By Michael Hastings
(Blue Rider Press, Hardcover, 9780399159886, 432pp.)
Publication Date: January 5, 2012
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General Stanley McChrystal, the innovative, forward-thinking commanding general of international and U.S. forces in Afghanistan, was living large. He was better known to some as Big Stan, M4, Stan, and his loyal staff liked to call him a "rock star." During a spring 2010 trip across Europe to garner additional allied help for the war effort, McChrystal was accompanied by journalist Michael Hastings of Rolling Stone. For days, Hastings looked on as McChrystal and his staff let off steam, partying and openly bashing the Obama administration for what they saw as a lack of leadership. When Hastings's piece appeared a few months later, it set off a political firestorm: McChrystal was ordered to Washington, where he was fired unceremoniously.
In The Operators, Hastings picks up where his Rolling Stone coup ended. He gives us a shocking behind-the-scenes portrait of our military commanders, their high-stakes maneuvers and often bitter bureaucratic infighting. Hastings takes us on patrol missions in the Afghan hinterlands, to late-night bull sessions of senior military advisors, to hotel bars where spies and expensive hookers participate in nation-building gone awry. And as he weighs the merits and failings of old-school generals and the so-called COINdinistas-the counterintelligence experts-Hastings draws back the curtain on a hellish complexity and, he fears, an unwinnable war.
Michael Hastings is a contributing editor at Rolling Stone. He regularly covers politics and international affairs for the magazine, including the wars in Iraq, Afghanistan, and Libya. In 2011, he received the George Polk Award in journalism for his Rolling Stone story "The Runaway General." His work has appeared in Newsweek, GQ, Men's Journal, The Washington Post, the Los Angeles Times, Slate, Salon, Foreign Policy, The Daily Beast, and The Huffington Post. In 2010, Hastings was named one of The Huffington Post's Game Changers of the year. His GQ story "Obama's War" was selected for Best American Political Writing 2009. The author also of I Lost My Love in Baghdad: A Modern War Story, Hastings lives in Vermont.
Praise for THE OPERATORS by Michael Hastings: "The life of a general is something to see, especially when it's Stanley McChrystal, America's four-star, rock star commander, at the height of his power and panache in Afghanistan. It's a hard story to get, and hard to tell it well, but in the hands of Michael Hastings, it's a world-class job of reporting and a joy to read."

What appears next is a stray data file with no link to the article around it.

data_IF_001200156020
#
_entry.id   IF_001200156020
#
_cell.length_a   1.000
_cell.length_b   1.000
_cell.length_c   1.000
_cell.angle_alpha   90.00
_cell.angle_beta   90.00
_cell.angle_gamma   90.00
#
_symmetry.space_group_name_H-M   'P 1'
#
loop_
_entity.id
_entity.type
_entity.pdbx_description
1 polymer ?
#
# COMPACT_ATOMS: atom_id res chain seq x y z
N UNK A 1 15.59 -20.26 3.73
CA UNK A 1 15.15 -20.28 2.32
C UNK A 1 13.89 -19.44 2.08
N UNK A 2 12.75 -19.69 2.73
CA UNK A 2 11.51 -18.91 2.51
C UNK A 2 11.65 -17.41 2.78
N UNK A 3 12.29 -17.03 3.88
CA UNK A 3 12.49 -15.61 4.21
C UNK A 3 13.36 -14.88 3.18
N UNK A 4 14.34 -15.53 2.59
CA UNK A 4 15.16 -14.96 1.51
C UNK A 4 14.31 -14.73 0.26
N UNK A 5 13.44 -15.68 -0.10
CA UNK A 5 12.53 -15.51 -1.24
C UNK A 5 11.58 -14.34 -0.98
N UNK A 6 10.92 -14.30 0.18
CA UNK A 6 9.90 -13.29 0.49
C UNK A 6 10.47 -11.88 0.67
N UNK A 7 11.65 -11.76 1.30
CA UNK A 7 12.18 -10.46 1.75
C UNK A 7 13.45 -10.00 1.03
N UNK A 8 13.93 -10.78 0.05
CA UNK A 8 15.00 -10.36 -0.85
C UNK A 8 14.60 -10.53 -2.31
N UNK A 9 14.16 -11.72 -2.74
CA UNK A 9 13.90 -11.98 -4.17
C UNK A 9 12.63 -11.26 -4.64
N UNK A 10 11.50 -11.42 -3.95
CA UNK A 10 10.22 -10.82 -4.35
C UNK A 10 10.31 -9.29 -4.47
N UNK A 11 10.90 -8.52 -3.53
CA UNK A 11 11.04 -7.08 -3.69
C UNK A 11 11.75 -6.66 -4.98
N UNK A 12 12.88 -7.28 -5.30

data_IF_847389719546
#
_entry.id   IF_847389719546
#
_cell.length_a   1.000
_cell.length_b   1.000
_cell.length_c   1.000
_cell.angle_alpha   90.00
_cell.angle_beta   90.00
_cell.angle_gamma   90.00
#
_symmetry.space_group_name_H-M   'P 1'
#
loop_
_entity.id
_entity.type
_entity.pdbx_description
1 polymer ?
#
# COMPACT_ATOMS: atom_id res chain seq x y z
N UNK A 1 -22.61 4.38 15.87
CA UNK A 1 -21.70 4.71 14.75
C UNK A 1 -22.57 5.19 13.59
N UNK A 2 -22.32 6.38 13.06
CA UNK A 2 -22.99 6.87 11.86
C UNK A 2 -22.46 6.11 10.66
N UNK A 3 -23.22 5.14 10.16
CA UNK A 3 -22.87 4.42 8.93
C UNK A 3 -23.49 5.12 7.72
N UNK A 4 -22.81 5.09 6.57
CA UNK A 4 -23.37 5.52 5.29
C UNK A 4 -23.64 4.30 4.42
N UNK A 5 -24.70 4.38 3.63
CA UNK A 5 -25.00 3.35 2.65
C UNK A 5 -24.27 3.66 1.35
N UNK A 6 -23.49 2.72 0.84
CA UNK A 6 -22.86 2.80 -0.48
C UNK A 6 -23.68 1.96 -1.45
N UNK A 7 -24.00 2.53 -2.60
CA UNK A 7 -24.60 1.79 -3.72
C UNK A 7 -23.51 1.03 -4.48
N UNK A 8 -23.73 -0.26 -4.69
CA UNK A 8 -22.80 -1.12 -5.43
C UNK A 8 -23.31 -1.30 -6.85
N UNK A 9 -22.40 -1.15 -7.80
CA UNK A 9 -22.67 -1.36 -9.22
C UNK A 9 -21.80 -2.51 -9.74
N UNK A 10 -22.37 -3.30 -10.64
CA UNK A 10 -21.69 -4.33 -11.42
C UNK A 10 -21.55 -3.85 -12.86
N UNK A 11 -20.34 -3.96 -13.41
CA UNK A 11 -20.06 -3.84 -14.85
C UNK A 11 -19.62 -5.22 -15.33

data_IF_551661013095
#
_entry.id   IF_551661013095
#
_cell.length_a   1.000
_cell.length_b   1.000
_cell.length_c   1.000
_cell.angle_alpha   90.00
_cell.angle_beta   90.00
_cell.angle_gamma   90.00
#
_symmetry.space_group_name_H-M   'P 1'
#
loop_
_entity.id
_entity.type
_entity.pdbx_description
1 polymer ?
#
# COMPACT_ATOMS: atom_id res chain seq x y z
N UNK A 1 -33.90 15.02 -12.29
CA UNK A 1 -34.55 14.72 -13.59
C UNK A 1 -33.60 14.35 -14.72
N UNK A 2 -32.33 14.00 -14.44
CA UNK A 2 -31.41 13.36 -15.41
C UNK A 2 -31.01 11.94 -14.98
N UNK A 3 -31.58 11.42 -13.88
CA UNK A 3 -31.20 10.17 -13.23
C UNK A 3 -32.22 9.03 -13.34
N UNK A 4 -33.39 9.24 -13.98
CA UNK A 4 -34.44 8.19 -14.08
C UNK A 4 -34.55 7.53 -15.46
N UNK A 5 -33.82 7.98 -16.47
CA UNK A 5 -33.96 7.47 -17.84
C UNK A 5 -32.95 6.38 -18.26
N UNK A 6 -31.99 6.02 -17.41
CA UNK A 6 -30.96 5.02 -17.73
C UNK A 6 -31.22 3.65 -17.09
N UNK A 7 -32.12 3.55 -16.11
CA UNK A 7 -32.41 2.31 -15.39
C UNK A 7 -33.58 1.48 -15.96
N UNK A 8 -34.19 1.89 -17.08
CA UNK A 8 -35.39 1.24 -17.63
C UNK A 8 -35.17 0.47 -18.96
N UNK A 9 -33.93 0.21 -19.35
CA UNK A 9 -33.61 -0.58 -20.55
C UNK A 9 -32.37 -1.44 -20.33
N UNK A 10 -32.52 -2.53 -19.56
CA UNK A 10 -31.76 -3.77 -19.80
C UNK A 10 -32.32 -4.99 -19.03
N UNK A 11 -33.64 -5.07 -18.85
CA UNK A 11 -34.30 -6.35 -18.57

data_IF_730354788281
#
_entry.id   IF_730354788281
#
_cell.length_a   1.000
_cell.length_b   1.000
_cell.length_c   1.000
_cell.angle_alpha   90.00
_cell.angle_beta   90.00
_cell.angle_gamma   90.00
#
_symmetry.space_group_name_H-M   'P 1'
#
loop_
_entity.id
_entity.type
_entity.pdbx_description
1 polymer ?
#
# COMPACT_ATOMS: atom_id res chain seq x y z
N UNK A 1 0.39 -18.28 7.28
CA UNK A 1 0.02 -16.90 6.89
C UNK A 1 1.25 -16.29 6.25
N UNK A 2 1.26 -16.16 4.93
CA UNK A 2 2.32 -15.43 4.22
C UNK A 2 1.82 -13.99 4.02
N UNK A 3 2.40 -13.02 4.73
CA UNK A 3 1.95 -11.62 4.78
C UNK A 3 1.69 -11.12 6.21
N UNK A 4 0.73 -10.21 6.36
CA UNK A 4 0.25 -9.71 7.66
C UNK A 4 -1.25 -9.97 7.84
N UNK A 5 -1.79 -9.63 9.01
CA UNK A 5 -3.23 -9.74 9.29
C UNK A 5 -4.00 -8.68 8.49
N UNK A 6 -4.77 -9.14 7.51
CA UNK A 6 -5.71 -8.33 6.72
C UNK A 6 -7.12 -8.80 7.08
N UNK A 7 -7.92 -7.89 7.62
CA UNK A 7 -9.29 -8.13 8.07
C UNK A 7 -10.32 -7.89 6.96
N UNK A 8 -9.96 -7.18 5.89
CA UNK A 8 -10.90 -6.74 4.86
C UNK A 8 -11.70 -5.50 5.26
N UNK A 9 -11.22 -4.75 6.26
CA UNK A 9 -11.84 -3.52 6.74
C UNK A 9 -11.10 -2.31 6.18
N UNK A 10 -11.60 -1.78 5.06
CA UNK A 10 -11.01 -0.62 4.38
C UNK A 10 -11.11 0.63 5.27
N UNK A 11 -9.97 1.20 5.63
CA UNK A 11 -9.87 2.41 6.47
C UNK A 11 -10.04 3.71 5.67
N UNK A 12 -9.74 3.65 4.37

—Richard Ben Cramer, author of What it Takes and DiMaggio "The most impact-laden story of the year...written by a perfect specimen of the new breed of journalist-commentator."
—Barrett Brown, Vanity Fair "An impressive feat of journalism by a Washington outsider who seemed to know more about what was going on in Washington than most insiders did."
—Frank Rich, New York Times "The Operators is a troubling first-person narrative about a bizarre episode in U.S. military history, as well as a trenchant analysis of the disaster in Afghanistan. Hastings … brings a fresh eye and a brutally authentic voice to America's decade-old misadventure in Afghanistan.”
—Bob Drogin, Los Angeles Times “The Operators seems destined to join the pantheon of the best of GWOT literature, not just for its rock-and-roll details, but for its piercing chronicles of a world gone mad.”
—Matt Gallagher, Newsweek/Daily Beast “As the situation in Afghanistan grows increasingly muddy, [Hasting’s] disciplined adherence to solid journalistic practices and his acute eye for sharp scene setting makes much of the chaos comprehensible. Hastings has definitely taken up the traditional banner of the intrepid war correspondent, but he’s simultaneously shot it through with iconoclastic holes; the effect is illuminating on many levels.”
—Kirkus Reviews “Hastings brilliantly intertwines narratives…. Hasting's first-class, engrossing reportage reveals unsettling yet human flaws behind one of recent history's most lionized military figures, and a war which purportedly began as a response to terrorism, but whose aims--in the author's estimation--remain ambiguous.”—Publishers Weekly "Superb... the book provides vital insights about the war not available anywhere else... One of the most eye-opening accounts provided yet...from one of the bravest and most intrepid journalists who has covered it.”—Glenn Greenwald, Daily Beast